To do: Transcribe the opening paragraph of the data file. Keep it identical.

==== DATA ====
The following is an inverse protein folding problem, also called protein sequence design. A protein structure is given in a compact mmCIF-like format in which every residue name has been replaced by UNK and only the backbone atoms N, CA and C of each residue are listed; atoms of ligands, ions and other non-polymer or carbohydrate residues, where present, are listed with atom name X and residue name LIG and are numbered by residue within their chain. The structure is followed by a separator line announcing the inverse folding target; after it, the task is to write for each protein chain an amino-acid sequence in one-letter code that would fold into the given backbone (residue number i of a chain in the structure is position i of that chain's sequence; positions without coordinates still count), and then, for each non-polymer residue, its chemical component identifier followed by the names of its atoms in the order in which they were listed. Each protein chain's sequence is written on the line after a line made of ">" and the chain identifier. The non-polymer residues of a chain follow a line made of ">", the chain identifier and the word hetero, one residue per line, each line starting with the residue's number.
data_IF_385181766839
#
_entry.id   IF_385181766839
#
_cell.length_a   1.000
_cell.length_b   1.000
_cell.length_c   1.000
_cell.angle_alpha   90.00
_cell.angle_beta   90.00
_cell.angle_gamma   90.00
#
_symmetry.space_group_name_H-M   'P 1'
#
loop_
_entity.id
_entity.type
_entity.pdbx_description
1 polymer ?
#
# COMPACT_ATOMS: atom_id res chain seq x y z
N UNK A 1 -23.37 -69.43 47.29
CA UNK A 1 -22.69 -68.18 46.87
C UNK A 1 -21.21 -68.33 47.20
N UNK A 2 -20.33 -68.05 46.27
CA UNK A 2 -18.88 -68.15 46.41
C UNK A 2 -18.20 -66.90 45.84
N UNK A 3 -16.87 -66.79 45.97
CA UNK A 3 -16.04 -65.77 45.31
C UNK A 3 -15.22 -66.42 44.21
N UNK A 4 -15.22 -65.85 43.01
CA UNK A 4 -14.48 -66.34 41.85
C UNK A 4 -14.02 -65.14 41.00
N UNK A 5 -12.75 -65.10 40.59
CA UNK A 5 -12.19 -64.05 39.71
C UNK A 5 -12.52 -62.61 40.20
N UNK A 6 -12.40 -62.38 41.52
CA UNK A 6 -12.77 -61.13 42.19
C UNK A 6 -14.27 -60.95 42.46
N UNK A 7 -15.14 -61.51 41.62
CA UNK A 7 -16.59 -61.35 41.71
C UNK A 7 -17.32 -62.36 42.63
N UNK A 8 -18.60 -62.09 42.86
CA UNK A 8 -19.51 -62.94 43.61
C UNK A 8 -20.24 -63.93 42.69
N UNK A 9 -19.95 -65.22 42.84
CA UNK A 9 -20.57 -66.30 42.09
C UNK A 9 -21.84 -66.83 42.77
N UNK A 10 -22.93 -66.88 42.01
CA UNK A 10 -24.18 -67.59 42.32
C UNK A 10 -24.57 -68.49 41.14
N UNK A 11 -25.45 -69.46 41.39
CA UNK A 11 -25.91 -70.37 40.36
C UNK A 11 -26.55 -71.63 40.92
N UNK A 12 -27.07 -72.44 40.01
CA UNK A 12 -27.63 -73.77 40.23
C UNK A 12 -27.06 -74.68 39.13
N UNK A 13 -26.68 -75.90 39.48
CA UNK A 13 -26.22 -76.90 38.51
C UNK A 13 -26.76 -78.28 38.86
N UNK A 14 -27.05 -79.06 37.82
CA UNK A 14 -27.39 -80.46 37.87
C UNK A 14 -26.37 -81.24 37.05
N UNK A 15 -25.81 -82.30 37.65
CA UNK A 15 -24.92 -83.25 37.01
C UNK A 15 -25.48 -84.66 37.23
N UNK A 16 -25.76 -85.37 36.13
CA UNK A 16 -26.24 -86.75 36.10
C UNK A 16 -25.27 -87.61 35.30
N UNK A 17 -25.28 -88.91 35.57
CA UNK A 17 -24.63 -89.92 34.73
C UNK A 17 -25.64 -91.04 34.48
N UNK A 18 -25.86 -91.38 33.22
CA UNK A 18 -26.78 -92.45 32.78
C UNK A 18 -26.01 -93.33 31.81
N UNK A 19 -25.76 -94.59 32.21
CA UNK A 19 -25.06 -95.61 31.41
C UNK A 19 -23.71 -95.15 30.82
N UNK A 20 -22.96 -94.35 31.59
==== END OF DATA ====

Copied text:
The following is an inverse protein folding problem, also called protein sequence design. A protein structure is given in a compact mmCIF-like format in which every residue name has been replaced by UNK and only the backbone atoms N, CA and C of each residue are listed; atoms of ligands, ions and other non-polymer or carbohydrate residues, where present, are listed with atom name X and residue name LIG and are numbered by residue within their chain. The structure is followed by a separator line announcing the inverse folding target; after it, the task is to write for each protein chain an amino-acid sequence in one-letter code that would fold into the given backbone (residue number i of a chain in the structure is position i of that chain's sequence; positions without coordinates still count), and then, for each non-polymer residue, its chemical component identifier followed by the names of its atoms in the order in which they were listed. Each protein chain's sequence is written on the line after a line made of ">" and the chain identifier. The non-polymer residues of a chain follow a line made of ">", the chain identifier and the word hetero, one residue per line, each line starting with the residue's number.